“I am come into my garden, my sister, my spouse: I have gathered my myrrh with my spice; I have eaten my honeycomb with my honey; I have drunk my wine with my milk: eat, O friends; drink, yea, drink abundantly, O beloved.” (Song of Solomon 5:1)
In Song of Solomon 4:16b, the Bride had made her request, “Let my beloved come into his garden, and eat his pleasant fruits.” This first shows her submission, brought about by the blowing of the north wind and the south wind upon his garden. Second, these words show that she acknowledges it is “his” garden; that is, she belongs to him. Third, this shows that all of this was for him to come and enjoy “his pleasant fruits.”
Now in Song of Solomon 5:1, the writer brings to light four past tense verbs of the actions of the Beloved (of Christ):
A. I Am Come
The first past tense action, “I am come into my garden, my sister, my spouse.” Here the Beloved announces that he has come into his garden. He also defines the “Who” his garden is, “my sister, my spouse”; which leaves no doubt that his garden is his wife, his Bride.
The phrase “I am come into” indicates that the Beloved has arrived; the time of preparation is over and now the Beloved’s will is fully revealed; which is to come into His Bride for full communion, even consummation.
Now, the Bride’s prepared desire has come to fruition. The Beloved’s appearance and approach are now a reality. All the preparation by the Beloved of his Bride for this very moment is now a fact; all of the Bride’s anticipation has now come to be an experience, not just a hope.
In a spiritual sense, this phrase, “I am come into my garden, my sister, my spouse,” first is indicative of Christ fulfilling His Promise of John 14:16-18:
“I will not leave you comfortless: I will come to you.” (verse 18)
And at that day, there will be a revelation:
“At that day ye shall know that I am in my Father, and ye in me, and I in you” (verse 20)
This happened on the Day of Pentecost (Acts 2:1-), when the Gift of the Holy Spirit was given to the 120 Believers waiting on His Coming (Acts 1:8, 15). On the Day of Pentecost, the Holy Spirit did come and indwell the 120 Believers; the Church as Christ’s Temple was manifested that day. (See Ephesians 2:19-22; 3:21; Acts 2:1-47.)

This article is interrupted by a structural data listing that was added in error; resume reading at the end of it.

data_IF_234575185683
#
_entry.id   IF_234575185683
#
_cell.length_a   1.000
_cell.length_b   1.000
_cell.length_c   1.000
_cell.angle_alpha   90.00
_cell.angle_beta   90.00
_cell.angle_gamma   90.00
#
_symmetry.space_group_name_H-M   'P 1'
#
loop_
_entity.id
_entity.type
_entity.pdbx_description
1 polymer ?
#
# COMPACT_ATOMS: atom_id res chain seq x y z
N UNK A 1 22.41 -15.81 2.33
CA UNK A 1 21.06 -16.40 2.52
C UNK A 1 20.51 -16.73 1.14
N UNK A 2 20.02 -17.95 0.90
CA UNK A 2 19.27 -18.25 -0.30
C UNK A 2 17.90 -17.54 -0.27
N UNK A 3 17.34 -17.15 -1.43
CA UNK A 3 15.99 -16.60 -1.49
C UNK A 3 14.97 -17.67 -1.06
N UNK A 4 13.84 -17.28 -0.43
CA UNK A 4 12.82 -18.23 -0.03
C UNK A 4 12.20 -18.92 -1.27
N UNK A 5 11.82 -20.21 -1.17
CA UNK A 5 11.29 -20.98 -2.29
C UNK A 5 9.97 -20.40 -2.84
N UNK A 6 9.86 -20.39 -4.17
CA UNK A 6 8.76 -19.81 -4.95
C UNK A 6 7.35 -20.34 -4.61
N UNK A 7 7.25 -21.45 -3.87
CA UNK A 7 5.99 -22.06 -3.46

The Gift of the Holy Spirit is the Holy Spirit Himself. The Gift of the Holy Spirit is indicative of all that receive the New Birth; those who are made a new creation in Christ; those born from above (John 3:3-8; Romans 8:14-16; Galatians 4:1-7).
Secondly, this phrase indicates Christ fulfilling His Promise of John 14:3:
“And if I go and prepare a place for you, I will come again, and receive you unto myself; that where I am, there ye may be also.”
This “place” for those alive on earth and who receive the New Birth is described in John 17:21-24:
“That they all may be one; as thou, Father, art in me, and I in thee, that they also may be one in us: that the world may believe that thou hast sent me.” (verse 21)
“And the glory which thou gavest me I have given them; that they may be one, even as we are one:” (verse 22)
“I in them, and thou in me, that they may be made perfect in one; and that the world may know that thou hast sent me, and hast loved them, as thou hast loved me.” (verse 23)
“Father, I will that they also, whom thou hast given me, be with me where I am; that they may behold my glory, which thou hast given me: for thou lovedst me before the foundation of the world.” (verse 24)
This is only a forecast of our full position in Christ in Eternity after our physical death, which is called “Glorification.”
Therefore, the Church is His Garden, or His Bride; and now Christ says, “I am come into my garden.” That is, in Power (on the Day of Pentecost and at regeneration) and in Knowledge of His Glory as One in Christ; realized in part now in this life and in fullness in Eternity.